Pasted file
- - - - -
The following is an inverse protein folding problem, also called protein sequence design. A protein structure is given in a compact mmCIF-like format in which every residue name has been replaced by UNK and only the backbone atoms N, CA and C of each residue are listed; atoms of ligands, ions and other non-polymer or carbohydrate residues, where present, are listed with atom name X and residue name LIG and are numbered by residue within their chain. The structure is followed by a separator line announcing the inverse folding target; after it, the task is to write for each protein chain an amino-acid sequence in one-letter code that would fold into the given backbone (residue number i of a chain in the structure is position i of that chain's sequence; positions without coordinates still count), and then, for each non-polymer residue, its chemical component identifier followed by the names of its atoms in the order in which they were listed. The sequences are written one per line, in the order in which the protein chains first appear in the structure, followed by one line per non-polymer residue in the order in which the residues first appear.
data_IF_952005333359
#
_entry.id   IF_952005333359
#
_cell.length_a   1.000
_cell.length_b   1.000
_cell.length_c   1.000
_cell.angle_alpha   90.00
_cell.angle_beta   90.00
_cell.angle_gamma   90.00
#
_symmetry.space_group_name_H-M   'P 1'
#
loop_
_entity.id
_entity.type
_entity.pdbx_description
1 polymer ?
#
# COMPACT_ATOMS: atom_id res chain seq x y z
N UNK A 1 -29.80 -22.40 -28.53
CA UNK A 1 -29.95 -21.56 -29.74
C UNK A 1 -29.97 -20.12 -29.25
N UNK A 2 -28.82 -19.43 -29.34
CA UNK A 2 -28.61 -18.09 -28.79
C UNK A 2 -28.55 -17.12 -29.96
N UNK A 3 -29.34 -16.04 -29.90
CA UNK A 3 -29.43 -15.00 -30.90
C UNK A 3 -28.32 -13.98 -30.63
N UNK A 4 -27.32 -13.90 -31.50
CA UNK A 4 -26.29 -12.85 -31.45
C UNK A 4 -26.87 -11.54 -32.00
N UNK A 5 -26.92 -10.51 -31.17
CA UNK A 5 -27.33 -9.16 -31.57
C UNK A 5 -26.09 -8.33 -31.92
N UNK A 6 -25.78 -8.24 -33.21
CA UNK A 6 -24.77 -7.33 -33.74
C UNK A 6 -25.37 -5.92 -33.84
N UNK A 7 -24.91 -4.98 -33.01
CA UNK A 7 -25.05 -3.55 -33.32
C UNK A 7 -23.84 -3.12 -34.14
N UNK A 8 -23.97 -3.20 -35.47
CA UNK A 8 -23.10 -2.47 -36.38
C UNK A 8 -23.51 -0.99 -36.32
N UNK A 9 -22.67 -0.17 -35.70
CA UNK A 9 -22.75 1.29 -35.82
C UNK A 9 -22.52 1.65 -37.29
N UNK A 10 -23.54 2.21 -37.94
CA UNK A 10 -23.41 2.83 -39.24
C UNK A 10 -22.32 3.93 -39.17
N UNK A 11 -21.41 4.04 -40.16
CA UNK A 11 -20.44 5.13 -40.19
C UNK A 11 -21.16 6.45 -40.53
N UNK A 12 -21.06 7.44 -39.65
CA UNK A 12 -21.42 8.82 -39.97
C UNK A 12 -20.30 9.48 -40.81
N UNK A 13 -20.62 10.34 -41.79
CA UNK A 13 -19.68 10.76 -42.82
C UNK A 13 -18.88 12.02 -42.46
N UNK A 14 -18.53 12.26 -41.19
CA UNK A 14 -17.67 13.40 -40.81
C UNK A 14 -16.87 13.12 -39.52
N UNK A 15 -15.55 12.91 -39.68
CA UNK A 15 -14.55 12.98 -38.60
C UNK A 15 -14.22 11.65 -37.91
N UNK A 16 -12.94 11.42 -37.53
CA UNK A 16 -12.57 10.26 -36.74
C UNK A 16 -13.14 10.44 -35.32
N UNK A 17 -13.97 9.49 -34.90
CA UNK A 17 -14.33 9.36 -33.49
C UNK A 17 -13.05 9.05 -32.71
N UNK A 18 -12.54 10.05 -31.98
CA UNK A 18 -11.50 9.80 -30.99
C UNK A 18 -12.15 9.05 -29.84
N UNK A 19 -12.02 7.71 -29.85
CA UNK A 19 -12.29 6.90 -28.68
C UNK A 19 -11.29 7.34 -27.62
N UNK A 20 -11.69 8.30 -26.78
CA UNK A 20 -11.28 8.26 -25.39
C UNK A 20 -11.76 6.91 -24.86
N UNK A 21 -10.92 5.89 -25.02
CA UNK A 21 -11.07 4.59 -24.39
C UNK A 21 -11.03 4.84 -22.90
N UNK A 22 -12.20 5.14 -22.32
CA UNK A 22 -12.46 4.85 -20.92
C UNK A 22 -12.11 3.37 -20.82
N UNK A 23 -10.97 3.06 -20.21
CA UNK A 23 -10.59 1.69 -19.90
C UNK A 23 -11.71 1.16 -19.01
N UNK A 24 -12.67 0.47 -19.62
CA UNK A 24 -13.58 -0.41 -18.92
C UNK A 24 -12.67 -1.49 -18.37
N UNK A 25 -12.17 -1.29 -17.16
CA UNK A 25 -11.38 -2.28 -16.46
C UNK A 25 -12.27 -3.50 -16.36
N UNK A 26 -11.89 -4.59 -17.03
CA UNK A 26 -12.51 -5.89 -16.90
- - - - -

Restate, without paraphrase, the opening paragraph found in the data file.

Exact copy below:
The following is an inverse protein folding problem, also called protein sequence design. A protein structure is given in a compact mmCIF-like format in which every residue name has been replaced by UNK and only the backbone atoms N, CA and C of each residue are listed; atoms of ligands, ions and other non-polymer or carbohydrate residues, where present, are listed with atom name X and residue name LIG and are numbered by residue within their chain. The structure is followed by a separator line announcing the inverse folding target; after it, the task is to write for each protein chain an amino-acid sequence in one-letter code that would fold into the given backbone (residue number i of a chain in the structure is position i of that chain's sequence; positions without coordinates still count), and then, for each non-polymer residue, its chemical component identifier followed by the names of its atoms in the order in which they were listed. The sequences are written one per line, in the order in which the protein chains first appear in the structure, followed by one line per non-polymer residue in the order in which the residues first appear.